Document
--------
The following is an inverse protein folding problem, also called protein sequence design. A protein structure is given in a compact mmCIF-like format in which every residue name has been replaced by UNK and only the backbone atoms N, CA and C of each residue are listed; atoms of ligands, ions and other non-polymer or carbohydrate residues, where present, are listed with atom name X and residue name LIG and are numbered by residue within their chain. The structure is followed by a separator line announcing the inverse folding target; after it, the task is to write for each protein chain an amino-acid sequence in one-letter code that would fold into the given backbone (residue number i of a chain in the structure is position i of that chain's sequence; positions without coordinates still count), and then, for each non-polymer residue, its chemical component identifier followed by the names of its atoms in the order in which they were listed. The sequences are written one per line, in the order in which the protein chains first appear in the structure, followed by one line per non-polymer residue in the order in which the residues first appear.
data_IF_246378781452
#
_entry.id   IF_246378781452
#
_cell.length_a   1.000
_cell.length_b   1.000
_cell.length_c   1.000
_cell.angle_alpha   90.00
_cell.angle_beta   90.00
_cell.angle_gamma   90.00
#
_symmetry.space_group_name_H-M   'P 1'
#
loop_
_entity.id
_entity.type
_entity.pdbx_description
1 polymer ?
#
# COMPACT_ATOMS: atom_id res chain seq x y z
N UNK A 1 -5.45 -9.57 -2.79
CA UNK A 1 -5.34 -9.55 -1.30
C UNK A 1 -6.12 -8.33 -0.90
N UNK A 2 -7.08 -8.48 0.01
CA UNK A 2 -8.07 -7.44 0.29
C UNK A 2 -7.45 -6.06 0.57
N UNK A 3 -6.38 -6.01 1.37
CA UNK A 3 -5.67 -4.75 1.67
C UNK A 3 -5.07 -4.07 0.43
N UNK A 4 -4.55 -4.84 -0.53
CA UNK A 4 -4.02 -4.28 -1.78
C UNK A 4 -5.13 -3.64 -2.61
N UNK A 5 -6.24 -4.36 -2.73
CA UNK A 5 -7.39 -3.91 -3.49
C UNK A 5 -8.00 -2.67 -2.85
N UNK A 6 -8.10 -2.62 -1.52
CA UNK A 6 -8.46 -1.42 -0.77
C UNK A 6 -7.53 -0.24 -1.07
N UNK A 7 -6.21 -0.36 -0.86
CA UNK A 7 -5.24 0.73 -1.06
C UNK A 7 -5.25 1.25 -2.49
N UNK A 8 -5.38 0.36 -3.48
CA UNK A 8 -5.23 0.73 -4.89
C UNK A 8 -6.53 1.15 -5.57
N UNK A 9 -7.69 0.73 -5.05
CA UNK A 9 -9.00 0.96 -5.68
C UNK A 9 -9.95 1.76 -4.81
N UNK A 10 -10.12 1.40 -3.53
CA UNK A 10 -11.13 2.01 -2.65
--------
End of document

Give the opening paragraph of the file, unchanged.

The following is an inverse protein folding problem, also called protein sequence design. A protein structure is given in a compact mmCIF-like format in which every residue name has been replaced by UNK and only the backbone atoms N, CA and C of each residue are listed; atoms of ligands, ions and other non-polymer or carbohydrate residues, where present, are listed with atom name X and residue name LIG and are numbered by residue within their chain. The structure is followed by a separator line announcing the inverse folding target; after it, the task is to write for each protein chain an amino-acid sequence in one-letter code that would fold into the given backbone (residue number i of a chain in the structure is position i of that chain's sequence; positions without coordinates still count), and then, for each non-polymer residue, its chemical component identifier followed by the names of its atoms in the order in which they were listed. The sequences are written one per line, in the order in which the protein chains first appear in the structure, followed by one line per non-polymer residue in the order in which the residues first appear.